Szeth jumped to the wall and struck at the Shardbearer with quick, terse attacks, like a snapping eel. The Shardbearer fended him off with wide, sweeping counters. His Blade’s length kept Szeth at bay.
This is taking too long! Szeth thought. If the king slipped away into hiding, Szeth would fail in his mission no matter how many people he killed. He ducked in for another strike, but the Shardbearer forced him back. Each second this fight lasted was another for the king’s escape.
It was time to be reckless. Szeth launched into the air, Lashing himself to the other end of the hallway and falling feet-first toward his adversary. The Shardbearer didn’t hesitate to swing, but Szeth Lashed himself down at an angle, dropping immediately. The Shardblade swished through the air above him.
He landed in a crouch, using his momentum to throw himself forward, and swung at the Shardbearer’s side, where the Plate had cracked. He hit with a powerful blow. That piece of the Plate shattered, bits of molten metal streaking away. The Shardbearer grunted, dropping to one knee, raising a hand to his side. Szeth raised a foot to the man’s side and shoved him backward with a Stormlight-enhanced kick.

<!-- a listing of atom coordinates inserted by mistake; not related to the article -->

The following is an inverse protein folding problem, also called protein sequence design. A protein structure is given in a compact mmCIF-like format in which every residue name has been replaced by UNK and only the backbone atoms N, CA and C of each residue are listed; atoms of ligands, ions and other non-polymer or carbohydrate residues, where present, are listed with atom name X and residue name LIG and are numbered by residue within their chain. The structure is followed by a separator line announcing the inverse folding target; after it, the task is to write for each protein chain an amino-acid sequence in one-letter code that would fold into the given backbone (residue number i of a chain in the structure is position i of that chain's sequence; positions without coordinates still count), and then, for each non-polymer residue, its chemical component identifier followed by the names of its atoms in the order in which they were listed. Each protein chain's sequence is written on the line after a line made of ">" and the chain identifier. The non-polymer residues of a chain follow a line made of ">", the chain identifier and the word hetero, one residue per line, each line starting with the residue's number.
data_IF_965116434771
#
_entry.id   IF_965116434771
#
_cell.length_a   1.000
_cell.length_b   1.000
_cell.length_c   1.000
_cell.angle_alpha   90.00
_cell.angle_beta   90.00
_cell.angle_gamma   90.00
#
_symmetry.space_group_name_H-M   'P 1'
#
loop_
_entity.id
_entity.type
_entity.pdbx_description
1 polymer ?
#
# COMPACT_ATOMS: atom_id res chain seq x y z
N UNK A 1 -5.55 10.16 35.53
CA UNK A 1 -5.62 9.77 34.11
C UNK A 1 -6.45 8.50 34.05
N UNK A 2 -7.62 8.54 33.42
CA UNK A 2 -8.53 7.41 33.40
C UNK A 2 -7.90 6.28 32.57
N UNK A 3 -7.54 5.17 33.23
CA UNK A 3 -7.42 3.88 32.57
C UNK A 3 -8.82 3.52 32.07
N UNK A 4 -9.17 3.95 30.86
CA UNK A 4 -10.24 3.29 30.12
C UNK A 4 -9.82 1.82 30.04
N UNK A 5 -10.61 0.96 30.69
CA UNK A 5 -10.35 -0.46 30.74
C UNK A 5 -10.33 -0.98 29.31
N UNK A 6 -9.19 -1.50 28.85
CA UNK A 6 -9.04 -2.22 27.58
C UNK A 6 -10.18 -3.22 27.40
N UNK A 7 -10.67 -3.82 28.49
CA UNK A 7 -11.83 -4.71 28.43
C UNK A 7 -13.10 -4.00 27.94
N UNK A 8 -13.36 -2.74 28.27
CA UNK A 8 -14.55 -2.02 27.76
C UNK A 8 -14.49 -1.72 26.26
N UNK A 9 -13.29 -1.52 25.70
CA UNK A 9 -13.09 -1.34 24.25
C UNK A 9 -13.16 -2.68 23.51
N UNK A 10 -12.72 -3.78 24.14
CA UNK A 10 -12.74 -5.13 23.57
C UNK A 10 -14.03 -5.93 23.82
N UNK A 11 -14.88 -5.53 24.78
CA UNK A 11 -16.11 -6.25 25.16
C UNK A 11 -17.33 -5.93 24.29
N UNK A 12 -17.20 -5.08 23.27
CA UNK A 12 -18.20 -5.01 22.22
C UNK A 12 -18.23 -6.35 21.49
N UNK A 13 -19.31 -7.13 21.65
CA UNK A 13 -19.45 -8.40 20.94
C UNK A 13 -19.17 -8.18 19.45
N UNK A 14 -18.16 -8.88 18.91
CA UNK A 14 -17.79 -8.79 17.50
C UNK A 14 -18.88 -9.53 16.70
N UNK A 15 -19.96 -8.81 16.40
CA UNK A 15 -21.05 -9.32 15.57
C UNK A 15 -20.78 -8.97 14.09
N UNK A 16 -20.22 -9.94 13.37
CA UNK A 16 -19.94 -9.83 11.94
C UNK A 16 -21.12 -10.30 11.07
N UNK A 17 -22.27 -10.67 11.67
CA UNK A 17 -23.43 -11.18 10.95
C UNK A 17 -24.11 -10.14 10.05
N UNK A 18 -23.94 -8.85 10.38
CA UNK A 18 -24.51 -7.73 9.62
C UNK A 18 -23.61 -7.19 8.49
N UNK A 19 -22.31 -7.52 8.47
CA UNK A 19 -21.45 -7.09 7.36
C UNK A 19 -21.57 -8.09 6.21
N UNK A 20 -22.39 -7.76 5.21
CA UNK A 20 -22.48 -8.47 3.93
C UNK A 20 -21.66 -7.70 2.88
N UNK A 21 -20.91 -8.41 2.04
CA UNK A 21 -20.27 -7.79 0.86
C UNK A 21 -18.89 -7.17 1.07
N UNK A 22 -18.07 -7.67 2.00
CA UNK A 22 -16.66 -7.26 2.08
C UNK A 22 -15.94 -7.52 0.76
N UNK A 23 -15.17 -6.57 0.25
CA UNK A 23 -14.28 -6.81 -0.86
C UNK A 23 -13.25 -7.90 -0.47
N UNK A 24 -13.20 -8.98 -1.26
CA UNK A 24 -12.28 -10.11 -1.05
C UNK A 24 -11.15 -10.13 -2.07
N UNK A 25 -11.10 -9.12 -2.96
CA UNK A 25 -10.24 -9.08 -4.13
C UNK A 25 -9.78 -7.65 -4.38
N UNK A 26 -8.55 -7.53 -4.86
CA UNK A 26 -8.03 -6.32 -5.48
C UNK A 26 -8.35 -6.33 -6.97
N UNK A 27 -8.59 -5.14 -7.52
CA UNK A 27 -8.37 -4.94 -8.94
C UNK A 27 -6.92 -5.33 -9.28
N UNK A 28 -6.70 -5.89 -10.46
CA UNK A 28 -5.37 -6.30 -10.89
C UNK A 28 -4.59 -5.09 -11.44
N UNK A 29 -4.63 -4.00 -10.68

The heavy Shardbearer crashed into the door of the king’s quarters, smashing it and falling partway into the room beyond. Szeth left him, ducking instead through the doorway to the right, following the way the king had gone. The hallway here had the same red carpet, and Stormlight lamps on the walls gave Szeth a chance to recharge the tempest within.
Energy blazed within him again, and he sped up. If he could get far enough ahead, he could deal with the king, then turn back to fight off the Shardbearer. It wouldn’t be easy. A Full Lashing on a doorway wouldn’t stop a Shardbearer, and that Plate would let the man run supernaturally fast. Szeth glanced over his shoulder.
The Shardbearer wasn’t following. The man sat up in his armor, looking dazed. Szeth could just barely see him, sitting in the doorway, surrounded by broken bits of wood. Perhaps Szeth had wounded him more than he’d thought.